A Russian diplomat has come forward to express unease and disappointment over the surprising honoring of a Waffen-SS veteran in the Canadian House of Commons. Dmitry Polyansky, who serves as Russia’s first deputy permanent representative to the UN, has called attention to Canada’s history of sheltering Nazi war criminals following World War II, and the subsequent lobbying by their descendants to whitewash the legacies of the wartime atrocities. The incident in point involves the September honoring of 98-year-old Ukrainian-Canadian man Yaroslav Hunka, who is a member of the SS Galicia Division.
Polyansky pointed out that many Nazi criminals who emigrated to Canada after World War II have had their children and grandchildren born in the country, entangling the Canadian government in complex situations such as Hunka’s recognition in the parliament. The Waffen-SS veteran was given a standing ovation in the Canadian parliament with Prime Minister Justin Trudeau and Ukrainian President Vladimir Zelensky in attendance. The 14th Waffen Grenadier Division of the SS, to which Hunka belonged, was implicated in committing atrocities against Jews and Poles during the war.
The introduction of Hunka as a “hero” who fought “for Ukrainian independence against the Russians” during World War II caused a scandal, and following public backlash, Canada’s House Speaker Anthony Rota, who invited Hunka to the event, took full responsibility and resigned. Trudeau, too, offered “unreserved apologies” for applauding the Nazi veteran after being faced with strong criticism from Jewish organizations.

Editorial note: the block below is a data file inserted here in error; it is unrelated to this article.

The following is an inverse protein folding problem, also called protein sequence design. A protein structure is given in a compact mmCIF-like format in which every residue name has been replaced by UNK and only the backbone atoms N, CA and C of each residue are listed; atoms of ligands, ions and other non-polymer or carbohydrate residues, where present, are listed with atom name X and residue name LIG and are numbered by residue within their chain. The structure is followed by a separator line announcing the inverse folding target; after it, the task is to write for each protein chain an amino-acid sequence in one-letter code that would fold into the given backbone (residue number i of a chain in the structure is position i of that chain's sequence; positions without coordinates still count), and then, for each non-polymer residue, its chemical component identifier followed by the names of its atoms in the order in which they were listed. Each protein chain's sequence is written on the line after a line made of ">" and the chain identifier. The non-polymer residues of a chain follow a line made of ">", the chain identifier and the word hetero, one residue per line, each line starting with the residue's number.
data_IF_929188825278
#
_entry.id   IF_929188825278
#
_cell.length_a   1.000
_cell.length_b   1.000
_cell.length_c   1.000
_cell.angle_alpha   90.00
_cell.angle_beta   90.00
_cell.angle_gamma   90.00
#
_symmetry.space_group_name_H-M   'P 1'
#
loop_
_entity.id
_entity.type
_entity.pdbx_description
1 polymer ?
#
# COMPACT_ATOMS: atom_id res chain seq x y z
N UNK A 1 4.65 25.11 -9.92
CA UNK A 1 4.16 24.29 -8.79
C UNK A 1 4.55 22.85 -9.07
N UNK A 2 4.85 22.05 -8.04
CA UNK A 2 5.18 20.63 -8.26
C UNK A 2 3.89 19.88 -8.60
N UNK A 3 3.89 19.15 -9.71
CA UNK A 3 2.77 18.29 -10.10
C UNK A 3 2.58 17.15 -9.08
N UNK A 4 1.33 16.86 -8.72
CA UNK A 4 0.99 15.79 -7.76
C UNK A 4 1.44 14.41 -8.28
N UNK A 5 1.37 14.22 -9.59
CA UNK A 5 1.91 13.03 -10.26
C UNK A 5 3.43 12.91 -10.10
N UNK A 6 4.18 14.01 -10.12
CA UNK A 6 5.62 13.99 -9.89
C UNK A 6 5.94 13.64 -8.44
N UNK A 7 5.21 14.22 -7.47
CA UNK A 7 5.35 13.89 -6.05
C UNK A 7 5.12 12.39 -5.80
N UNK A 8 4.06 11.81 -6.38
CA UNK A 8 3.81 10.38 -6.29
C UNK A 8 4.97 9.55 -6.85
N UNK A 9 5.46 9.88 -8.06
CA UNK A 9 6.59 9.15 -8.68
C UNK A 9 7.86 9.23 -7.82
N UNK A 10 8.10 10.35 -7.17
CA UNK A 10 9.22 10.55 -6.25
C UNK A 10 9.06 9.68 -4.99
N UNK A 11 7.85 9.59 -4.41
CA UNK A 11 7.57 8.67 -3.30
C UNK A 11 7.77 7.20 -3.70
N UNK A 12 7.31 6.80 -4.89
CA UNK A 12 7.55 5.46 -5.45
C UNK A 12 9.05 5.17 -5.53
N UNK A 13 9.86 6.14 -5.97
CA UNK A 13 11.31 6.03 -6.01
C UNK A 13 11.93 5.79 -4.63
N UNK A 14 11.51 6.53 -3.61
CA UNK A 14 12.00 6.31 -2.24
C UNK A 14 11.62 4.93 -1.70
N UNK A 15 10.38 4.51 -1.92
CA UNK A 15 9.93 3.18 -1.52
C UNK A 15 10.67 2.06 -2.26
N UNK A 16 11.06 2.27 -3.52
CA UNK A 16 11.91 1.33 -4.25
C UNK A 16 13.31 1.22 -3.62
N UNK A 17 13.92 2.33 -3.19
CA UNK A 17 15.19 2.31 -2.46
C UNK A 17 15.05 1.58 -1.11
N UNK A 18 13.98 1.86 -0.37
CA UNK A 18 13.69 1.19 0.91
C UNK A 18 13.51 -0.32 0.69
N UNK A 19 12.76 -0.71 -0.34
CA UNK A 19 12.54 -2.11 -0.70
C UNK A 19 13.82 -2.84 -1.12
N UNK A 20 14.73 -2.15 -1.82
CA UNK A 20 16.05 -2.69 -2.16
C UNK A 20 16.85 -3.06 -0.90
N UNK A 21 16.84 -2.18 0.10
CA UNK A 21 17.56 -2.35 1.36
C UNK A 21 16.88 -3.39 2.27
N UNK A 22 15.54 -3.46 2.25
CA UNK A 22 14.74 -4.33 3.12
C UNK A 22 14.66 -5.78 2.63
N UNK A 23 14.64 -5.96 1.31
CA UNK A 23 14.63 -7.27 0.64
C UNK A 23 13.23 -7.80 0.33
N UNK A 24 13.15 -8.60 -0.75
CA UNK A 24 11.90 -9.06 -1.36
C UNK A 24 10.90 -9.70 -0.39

In a bizarre twist in the whole saga, Hunka, who was charged in absentia with genocide by Russia’s Investigative Committee, has been put on the country’s official wanted list, with the Russian Interior Ministry placing him on the wanted database. The charge pertains to an incident in 1944, when Hunka and his fellow combatants reportedly killed at least 500 civilians, according to archive documents.
The incident has raised eyebrows and led to a broader reflection on what some see as a trend of rising neo-Nazi and nationalist tenor in Canada. Polyansky voiced concern saying, “Neo-Nazi ideology or nationalist ideology, unfortunately, has a very strong influence in Canada. I think this is obvious.” He added that the Canadian government is a somewhat a “hostage” to the situation.
Indeed, the concerns about the rise in neo-Nazi ideology have not been widely mentioned or alluded to in the media reports. As it appears, there is lack of global attention on this alarming trend in Canada, which calls for an extensive deliberation in international forums and summits. As the incident is met with serious criticisms and negative publicity, the stance of the Canadian government and its citizens is observed with keen interest by the international community.